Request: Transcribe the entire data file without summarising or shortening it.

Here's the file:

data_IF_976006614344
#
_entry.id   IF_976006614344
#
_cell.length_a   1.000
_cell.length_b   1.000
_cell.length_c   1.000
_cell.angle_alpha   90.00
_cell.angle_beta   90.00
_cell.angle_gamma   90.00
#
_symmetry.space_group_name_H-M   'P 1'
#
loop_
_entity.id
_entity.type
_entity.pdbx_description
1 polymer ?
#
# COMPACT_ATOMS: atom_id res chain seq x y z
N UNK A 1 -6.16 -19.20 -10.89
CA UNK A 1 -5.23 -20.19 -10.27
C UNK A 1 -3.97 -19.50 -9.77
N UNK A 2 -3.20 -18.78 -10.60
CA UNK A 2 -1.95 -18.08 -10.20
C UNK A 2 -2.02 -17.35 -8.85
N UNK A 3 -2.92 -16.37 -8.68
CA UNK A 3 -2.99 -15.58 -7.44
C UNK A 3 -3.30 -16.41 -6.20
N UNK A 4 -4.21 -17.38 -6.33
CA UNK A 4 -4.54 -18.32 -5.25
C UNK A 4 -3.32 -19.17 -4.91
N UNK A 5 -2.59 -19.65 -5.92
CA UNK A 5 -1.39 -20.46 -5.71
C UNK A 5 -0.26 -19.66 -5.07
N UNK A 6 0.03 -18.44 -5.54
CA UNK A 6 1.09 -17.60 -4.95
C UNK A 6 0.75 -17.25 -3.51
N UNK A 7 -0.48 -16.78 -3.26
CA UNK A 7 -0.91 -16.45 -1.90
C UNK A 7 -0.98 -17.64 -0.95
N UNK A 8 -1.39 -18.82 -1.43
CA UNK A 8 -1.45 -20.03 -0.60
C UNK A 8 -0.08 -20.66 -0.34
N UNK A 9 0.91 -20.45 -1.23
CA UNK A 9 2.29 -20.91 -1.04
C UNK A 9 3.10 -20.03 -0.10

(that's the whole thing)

data_IF_976006614344
#
_entry.id   IF_976006614344
#
_cell.length_a   1.000
_cell.length_b   1.000
_cell.length_c   1.000
_cell.angle_alpha   90.00
_cell.angle_beta   90.00
_cell.angle_gamma   90.00
#
_symmetry.space_group_name_H-M   'P 1'
#
loop_
_entity.id
_entity.type
_entity.pdbx_description
1 polymer ?
#
# COMPACT_ATOMS: atom_id res chain seq x y z
N UNK A 1 -6.16 -19.20 -10.89
CA UNK A 1 -5.23 -20.19 -10.27
C UNK A 1 -3.97 -19.50 -9.77
N UNK A 2 -3.20 -18.78 -10.60
CA UNK A 2 -1.95 -18.08 -10.20
C UNK A 2 -2.02 -17.35 -8.85
N UNK A 3 -2.92 -16.37 -8.68
CA UNK A 3 -2.99 -15.58 -7.44
C UNK A 3 -3.30 -16.41 -6.20
N UNK A 4 -4.21 -17.38 -6.33
CA UNK A 4 -4.54 -18.32 -5.25
C UNK A 4 -3.32 -19.17 -4.91
N UNK A 5 -2.59 -19.65 -5.92
CA UNK A 5 -1.39 -20.46 -5.71
C UNK A 5 -0.26 -19.66 -5.07
N UNK A 6 0.03 -18.44 -5.54
CA UNK A 6 1.09 -17.60 -4.95
C UNK A 6 0.75 -17.25 -3.51
N UNK A 7 -0.48 -16.78 -3.26
CA UNK A 7 -0.91 -16.45 -1.90
C UNK A 7 -0.98 -17.64 -0.95
N UNK A 8 -1.39 -18.82 -1.43
CA UNK A 8 -1.45 -20.03 -0.60
C UNK A 8 -0.08 -20.66 -0.34
N UNK A 9 0.91 -20.45 -1.23
CA UNK A 9 2.29 -20.91 -1.04
C UNK A 9 3.10 -20.03 -0.10